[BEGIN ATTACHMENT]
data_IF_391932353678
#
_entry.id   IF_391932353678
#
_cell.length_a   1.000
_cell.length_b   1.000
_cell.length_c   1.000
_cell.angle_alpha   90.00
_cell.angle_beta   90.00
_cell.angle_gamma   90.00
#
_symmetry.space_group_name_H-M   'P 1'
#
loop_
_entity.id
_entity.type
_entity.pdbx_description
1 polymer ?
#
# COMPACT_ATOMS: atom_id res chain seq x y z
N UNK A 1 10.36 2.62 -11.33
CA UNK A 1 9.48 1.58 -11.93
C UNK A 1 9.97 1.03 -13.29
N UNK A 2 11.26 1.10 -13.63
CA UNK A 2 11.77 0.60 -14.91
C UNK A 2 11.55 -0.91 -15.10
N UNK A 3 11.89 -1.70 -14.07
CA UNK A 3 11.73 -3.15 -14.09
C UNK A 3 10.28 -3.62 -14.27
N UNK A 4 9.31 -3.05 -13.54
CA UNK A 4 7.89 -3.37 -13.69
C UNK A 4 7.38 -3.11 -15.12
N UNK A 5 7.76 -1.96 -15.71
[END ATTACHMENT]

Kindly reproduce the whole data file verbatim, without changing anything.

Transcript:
data_IF_391932353678
#
_entry.id   IF_391932353678
#
_cell.length_a   1.000
_cell.length_b   1.000
_cell.length_c   1.000
_cell.angle_alpha   90.00
_cell.angle_beta   90.00
_cell.angle_gamma   90.00
#
_symmetry.space_group_name_H-M   'P 1'
#
loop_
_entity.id
_entity.type
_entity.pdbx_description
1 polymer ?
#
# COMPACT_ATOMS: atom_id res chain seq x y z
N UNK A 1 10.36 2.62 -11.33
CA UNK A 1 9.48 1.58 -11.93
C UNK A 1 9.97 1.03 -13.29
N UNK A 2 11.26 1.10 -13.63
CA UNK A 2 11.77 0.60 -14.91
C UNK A 2 11.55 -0.91 -15.10
N UNK A 3 11.89 -1.70 -14.07
CA UNK A 3 11.73 -3.15 -14.09
C UNK A 3 10.28 -3.62 -14.27
N UNK A 4 9.31 -3.05 -13.54
CA UNK A 4 7.89 -3.37 -13.69
C UNK A 4 7.38 -3.11 -15.12
N UNK A 5 7.76 -1.96 -15.71